BUSINESS MAVERICK 168
Treasury’s mission to make South Africa’s tax regime more efficient
The 2021/22 Budget’s focus is on making the tax regime more efficient - whether it’s upgrading SA’s border posts or understanding how best to tax digital giants like Facebook and Google.
First published in the Daily Maverick 168 weekly newspaper.
Well aware that consumers are financially stretched, that the corporate sector is struggling – with the notable exception of mining – and that tax morality is, shall we say, challenged, the National Treasury surprised with limited tax relief for companies and consumers at Budget 2021.
Notably, it scrapped its R40-billion, three-year programme of planned tax measures that were announced at the Medium-Term Expenditure Framework in October. At the same time, Treasury provided above-inflation “bracket creep” relief for marginal-income taxpayers.
But where the taxman giveth, he also taketh away. As suspected, excise duties were hiked by 8%, double the inflation rate but unsurprising given the health concerns relating to smoking and drinking that have been raised during the Covid-19 crisis.
Government is expected to review the policy framework for both alcohol and tobacco during 2021/22.
The fuel and Road Accident Fund levies took inflation-linked increases, and the carbon tax levy was hiked by 5.2%.
Ominously – for those intent on evading tax – the Treasury made R3-billion available over three years for the South African Revenue Service (SARS) to rebuild its specialised audit and investigative capacity.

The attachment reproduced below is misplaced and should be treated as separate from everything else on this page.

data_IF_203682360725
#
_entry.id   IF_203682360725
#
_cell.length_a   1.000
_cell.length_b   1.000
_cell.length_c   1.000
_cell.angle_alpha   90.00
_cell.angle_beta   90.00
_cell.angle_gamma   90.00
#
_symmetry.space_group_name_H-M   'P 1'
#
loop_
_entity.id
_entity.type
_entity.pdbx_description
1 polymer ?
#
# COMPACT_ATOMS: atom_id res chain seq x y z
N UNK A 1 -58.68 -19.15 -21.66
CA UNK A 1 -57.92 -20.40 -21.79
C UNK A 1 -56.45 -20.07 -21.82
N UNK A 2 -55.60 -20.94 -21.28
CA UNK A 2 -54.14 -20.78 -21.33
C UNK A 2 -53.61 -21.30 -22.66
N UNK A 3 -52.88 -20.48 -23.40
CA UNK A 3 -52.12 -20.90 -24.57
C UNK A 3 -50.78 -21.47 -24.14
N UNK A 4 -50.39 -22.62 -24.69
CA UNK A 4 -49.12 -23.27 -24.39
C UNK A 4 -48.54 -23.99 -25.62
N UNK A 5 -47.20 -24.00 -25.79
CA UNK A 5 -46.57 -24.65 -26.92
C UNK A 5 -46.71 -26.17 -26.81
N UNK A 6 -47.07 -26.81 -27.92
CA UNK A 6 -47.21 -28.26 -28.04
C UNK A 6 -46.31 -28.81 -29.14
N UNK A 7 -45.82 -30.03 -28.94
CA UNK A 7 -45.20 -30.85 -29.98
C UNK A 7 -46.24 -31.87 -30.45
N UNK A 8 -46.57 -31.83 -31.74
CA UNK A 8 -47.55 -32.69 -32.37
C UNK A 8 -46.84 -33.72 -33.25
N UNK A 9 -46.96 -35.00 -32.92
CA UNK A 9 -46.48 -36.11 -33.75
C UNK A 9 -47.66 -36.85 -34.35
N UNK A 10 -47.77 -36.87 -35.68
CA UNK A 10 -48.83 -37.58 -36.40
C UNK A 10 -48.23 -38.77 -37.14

A general wealth tax was mooted ahead of the Budget, says Chris Potgieter, MD of Old Mutual Wealth Trust Company. Instead, “news that SARS is investing in technology, data and machine learning to evaluate complex tax structures of wealthy South Africans suggests that Treasury is taking a highly targeted approach to tax collection. The minister also mentioned leveraging the Davis Tax Committee’s insights, suggesting to me that this will be a continued focus for SARS. My advice to individuals is to get their tax affairs in order.”
Another area of interest is at the corporate tax level. Treasury announced that it intends to reduce corporate tax from 28% to 27% from 2022.
This is the first reduction in corporate tax since Trevor Manuel reduced the rate from 30% to 29% in 2005 and from 29% to 28% in 2008.
“The message is clear,” says Michael Hewson, director at Graphene Economics. “South Africa has no fiscal space for the big stimulus packages we are seeing around the world, and so tax is a lever government can use to raise the competitiveness of the economy and stimulate growth.”
But this shift in corporate tax comes with a raft of other changes to government’s tax incentive structure, and it must to be seen in this context.
“There is a lot of discussion in Treasury about removing tax incentives because they cause distortions,” says Duane Newman, director of Cova Advisory. “The intention is to enhance efficiency, transparency and fairness in the business tax system, while facilitating economic growth through improved investment and competitiveness.”
During the Budget speech, Finance Minister Tito Mboweni noted that “tax incentives and some expenditure deductions provide favourable tax treatment to certain taxpayers or groups of taxpayers, and inevitably result in the creation of vested interests and lobby groups”.